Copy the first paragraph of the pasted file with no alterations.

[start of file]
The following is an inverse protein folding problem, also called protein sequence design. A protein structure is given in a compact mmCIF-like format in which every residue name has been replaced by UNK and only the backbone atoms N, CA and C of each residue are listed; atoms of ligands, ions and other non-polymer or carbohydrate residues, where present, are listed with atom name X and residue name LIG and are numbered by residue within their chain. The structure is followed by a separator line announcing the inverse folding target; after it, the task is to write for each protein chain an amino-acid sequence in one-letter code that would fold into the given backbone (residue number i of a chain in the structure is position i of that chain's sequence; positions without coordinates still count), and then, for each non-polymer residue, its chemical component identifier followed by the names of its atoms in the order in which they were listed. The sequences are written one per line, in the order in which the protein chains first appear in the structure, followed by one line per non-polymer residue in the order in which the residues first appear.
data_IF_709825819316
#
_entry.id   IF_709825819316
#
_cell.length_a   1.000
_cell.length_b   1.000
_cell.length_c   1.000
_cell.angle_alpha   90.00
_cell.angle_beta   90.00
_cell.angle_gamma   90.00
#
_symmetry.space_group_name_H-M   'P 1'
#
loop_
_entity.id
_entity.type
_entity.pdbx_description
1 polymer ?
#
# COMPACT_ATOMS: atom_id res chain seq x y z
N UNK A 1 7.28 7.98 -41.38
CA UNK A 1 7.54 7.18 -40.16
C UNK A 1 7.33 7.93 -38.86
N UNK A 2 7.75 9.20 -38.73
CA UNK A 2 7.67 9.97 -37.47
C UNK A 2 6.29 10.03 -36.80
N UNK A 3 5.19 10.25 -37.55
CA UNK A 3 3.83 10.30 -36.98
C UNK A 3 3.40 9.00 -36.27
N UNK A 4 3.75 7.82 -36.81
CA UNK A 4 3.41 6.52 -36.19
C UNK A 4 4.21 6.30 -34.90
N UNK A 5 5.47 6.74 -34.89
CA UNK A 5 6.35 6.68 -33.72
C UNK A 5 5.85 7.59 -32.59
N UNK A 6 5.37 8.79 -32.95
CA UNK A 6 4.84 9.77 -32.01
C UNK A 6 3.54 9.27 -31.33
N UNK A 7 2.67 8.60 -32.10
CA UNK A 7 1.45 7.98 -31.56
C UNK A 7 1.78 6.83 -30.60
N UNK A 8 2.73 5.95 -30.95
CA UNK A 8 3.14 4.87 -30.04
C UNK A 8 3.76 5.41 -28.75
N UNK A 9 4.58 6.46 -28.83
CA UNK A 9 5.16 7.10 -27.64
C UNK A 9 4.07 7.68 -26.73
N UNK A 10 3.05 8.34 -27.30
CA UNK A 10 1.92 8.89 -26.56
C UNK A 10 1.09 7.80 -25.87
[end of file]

The following is an inverse protein folding problem, also called protein sequence design. A protein structure is given in a compact mmCIF-like format in which every residue name has been replaced by UNK and only the backbone atoms N, CA and C of each residue are listed; atoms of ligands, ions and other non-polymer or carbohydrate residues, where present, are listed with atom name X and residue name LIG and are numbered by residue within their chain. The structure is followed by a separator line announcing the inverse folding target; after it, the task is to write for each protein chain an amino-acid sequence in one-letter code that would fold into the given backbone (residue number i of a chain in the structure is position i of that chain's sequence; positions without coordinates still count), and then, for each non-polymer residue, its chemical component identifier followed by the names of its atoms in the order in which they were listed. The sequences are written one per line, in the order in which the protein chains first appear in the structure, followed by one line per non-polymer residue in the order in which the residues first appear.